It’s time to revisit Japan

The Nikkei 225 Index suffered a 12.1% decline in local currency terms and a 8.3% fall in ringgit terms in 2018. 

The Japanese equity market benchmark had also suffered a rough start to 2019, but has retraced the lost ground on attractive valuations.

Based on consensus, earnings are forecast to grow by 3.7% and 12.3% in financial year 2019 (FY19) and FY20 (ending in March 2019 and March 2020) respectively.

Forward price-earnings (PE) ratio for 2019 is looking attractive at 14.5 times. The 2020’s forward PE ratio is even lower at 13.1 times.

The last time the Nikkei 225 Index was this cheap was between 2011 and 2013.

In 2011, Japan was hit by the Tohoku earthquake which subsequently led to the Fukushima Daiichi Nuclear disaster, tipping Japan into a recession due to a fall in consumer activity and lower production capacity.

To make matters worse, China’s double-digit economic growth eased to a high singledigit growth, thus impacting the region’s economic growth negatively. Despite recovering well in the third quarter of 2011 (3Q11), Japan’s economy faltered again in 2012 — paving the way for conservative politician Shinzo Abe to come in and pledge to boost the country’s economy.

Earnings for the Nikkei 225 Index fell 25% year-on-year (YoY) in FY12. The Nikkei 225 Index returned a loss of 17.3% in local currency in 2011, while the PE ratio was at a low of 13.5 times before re-adjusting upwards to 22 times due to the huge fall in earnings.

The situation is not that different today compared to six to seven years ago.

Similar to 2011, Japan suffered an earthquake in 2018, albeit a weaker one. Subsequently, its GDP growth fell in 3Q18, recording 2.5% fall quarter-on-quarter seasonally adjusted annualised growth.

Technically, if the 4Q18 GDP release turns out to be negative once more, Japan will be in a recession, similar to 2011 too.

Economists are expecting slow growth in China, although it is much less drastic compared to seven years ago.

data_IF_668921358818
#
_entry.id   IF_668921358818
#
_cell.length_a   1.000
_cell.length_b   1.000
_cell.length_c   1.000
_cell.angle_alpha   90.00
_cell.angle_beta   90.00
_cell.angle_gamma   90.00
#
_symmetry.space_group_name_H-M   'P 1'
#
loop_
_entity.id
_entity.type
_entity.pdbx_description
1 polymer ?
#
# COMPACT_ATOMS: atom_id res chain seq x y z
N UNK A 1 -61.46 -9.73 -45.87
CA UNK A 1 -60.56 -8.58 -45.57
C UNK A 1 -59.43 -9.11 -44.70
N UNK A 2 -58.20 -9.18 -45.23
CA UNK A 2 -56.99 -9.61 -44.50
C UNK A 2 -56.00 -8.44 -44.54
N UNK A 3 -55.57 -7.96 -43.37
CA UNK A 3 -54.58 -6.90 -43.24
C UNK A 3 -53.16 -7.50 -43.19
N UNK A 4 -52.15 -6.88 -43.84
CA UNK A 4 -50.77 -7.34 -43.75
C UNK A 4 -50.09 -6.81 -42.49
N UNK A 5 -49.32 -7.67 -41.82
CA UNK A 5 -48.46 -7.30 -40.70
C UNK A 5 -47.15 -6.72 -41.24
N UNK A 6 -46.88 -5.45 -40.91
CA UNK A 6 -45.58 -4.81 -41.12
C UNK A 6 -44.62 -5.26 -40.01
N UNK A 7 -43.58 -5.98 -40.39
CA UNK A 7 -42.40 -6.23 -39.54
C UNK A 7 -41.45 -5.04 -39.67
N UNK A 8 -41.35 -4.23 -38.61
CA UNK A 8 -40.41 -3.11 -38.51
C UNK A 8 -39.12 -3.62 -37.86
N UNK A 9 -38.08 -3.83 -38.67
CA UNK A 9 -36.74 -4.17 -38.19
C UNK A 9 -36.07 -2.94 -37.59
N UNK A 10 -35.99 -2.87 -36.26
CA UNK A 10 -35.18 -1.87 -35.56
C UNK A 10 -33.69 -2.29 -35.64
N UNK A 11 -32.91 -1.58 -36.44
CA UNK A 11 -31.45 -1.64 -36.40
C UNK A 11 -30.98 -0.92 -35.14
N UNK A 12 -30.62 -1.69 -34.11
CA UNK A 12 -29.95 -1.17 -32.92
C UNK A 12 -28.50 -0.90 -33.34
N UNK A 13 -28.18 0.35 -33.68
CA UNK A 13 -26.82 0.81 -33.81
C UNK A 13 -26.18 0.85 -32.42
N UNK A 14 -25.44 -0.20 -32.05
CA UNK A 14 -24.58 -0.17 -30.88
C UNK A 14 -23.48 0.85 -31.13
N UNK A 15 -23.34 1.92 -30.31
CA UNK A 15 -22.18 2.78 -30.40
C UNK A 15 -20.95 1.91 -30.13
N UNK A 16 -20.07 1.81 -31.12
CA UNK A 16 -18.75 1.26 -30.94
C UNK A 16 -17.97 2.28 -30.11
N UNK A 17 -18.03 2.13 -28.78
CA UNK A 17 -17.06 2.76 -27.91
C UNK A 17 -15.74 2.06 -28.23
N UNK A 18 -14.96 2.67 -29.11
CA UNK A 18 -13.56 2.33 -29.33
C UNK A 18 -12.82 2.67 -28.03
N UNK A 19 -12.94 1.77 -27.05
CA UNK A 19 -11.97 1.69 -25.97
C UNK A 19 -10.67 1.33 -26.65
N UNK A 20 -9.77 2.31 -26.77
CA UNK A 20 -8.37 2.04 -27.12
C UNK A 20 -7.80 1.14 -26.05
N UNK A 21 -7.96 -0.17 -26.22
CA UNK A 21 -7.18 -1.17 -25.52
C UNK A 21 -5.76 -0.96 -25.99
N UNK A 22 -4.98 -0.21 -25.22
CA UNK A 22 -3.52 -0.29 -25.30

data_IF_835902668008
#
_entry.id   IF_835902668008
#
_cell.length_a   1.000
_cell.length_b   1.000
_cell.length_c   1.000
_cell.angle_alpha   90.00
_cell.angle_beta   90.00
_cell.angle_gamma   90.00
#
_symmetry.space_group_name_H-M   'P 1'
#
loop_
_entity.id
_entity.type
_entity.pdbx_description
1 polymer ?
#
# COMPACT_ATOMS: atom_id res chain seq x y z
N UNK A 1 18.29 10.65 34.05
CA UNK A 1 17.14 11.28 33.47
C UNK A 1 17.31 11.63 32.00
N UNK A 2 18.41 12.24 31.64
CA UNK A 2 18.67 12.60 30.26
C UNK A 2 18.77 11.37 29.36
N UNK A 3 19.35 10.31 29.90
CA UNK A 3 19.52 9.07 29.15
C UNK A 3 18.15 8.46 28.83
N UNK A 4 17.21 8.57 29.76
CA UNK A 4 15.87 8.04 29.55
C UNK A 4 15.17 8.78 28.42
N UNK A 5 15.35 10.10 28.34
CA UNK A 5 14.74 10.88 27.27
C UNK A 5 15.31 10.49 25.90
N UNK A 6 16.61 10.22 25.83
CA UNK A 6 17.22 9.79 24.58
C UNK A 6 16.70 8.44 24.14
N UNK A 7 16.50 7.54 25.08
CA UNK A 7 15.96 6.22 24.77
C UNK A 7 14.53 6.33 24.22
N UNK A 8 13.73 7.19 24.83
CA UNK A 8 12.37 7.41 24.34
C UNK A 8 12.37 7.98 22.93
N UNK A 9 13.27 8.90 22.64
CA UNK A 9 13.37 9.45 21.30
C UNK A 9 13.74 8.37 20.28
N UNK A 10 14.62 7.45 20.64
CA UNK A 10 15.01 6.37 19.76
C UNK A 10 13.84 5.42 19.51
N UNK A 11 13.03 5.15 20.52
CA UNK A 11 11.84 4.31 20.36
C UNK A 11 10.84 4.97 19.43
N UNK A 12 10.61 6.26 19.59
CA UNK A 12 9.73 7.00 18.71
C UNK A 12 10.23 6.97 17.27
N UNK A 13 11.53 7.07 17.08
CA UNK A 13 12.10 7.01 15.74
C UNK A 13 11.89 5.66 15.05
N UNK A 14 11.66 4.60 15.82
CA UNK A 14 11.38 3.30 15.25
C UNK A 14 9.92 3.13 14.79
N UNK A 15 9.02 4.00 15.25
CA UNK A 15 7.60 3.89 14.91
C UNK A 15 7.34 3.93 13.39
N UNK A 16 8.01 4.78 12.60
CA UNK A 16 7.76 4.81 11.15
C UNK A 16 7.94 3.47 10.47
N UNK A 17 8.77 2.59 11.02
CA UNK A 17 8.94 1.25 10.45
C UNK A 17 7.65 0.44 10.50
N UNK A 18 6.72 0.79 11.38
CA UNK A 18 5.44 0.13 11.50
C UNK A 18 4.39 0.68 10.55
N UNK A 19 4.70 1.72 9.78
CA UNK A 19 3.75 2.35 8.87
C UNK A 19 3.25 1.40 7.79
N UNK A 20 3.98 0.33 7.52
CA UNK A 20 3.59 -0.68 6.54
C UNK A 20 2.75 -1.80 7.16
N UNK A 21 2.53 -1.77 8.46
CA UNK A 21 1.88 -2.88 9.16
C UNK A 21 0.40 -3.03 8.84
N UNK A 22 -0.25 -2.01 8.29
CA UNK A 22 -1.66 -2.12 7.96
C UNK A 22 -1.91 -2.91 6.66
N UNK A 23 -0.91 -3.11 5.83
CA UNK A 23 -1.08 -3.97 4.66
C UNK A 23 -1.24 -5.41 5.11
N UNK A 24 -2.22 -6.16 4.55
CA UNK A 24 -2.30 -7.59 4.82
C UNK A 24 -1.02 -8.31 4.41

If we assume earnings would register a -25% growth this year, prices could fall by at least 10%, bringing us to a PE ratio of 18 times.

It is very possible that investors have factored in such a scenario, given where valuations are today. This will give us lower downside as compared to other global markets.

We have a conservative growth scenario where the Nikkei 225 records a 5% earnings growth for both FY19 and FY20, a forecast that is lower than consensus. In this case, the index could rise 25% to end up at 25,000, giving us a forward PE ratio of 17 times.

To look at which scenario is more probable, we examine a few macroeconomic factors.

Due to the labour market crunch in Japan, firms are almost certain to push for higher capital expenditure to maintain productivity.

In the Tankan survey, enterprises forecast higher investment growth in December 2018, which appears to be on an uptrend too.

Corporate metrics like companies’ margins are looking rather healthy with profit margin are on an uptrend as well.

Japanese companies have become more efficient over the past seven years, which is in line with the Abe administration’s objective of improving shareholder friendliness of corporate Japan.

With the Liberal Democratic Party holding the majority of the House of Representatives in Japan, its President Abe is set to be the longest serving president in Japan.

The Abenomics is set to continue and the Bank of Japan is likely to continue its accommodative monetary policy to re-introduce inflation into Japan’s economy.

Hence based on valuations, we believe Japan’s equity market offers an attractive opportunity based on its risks and reward.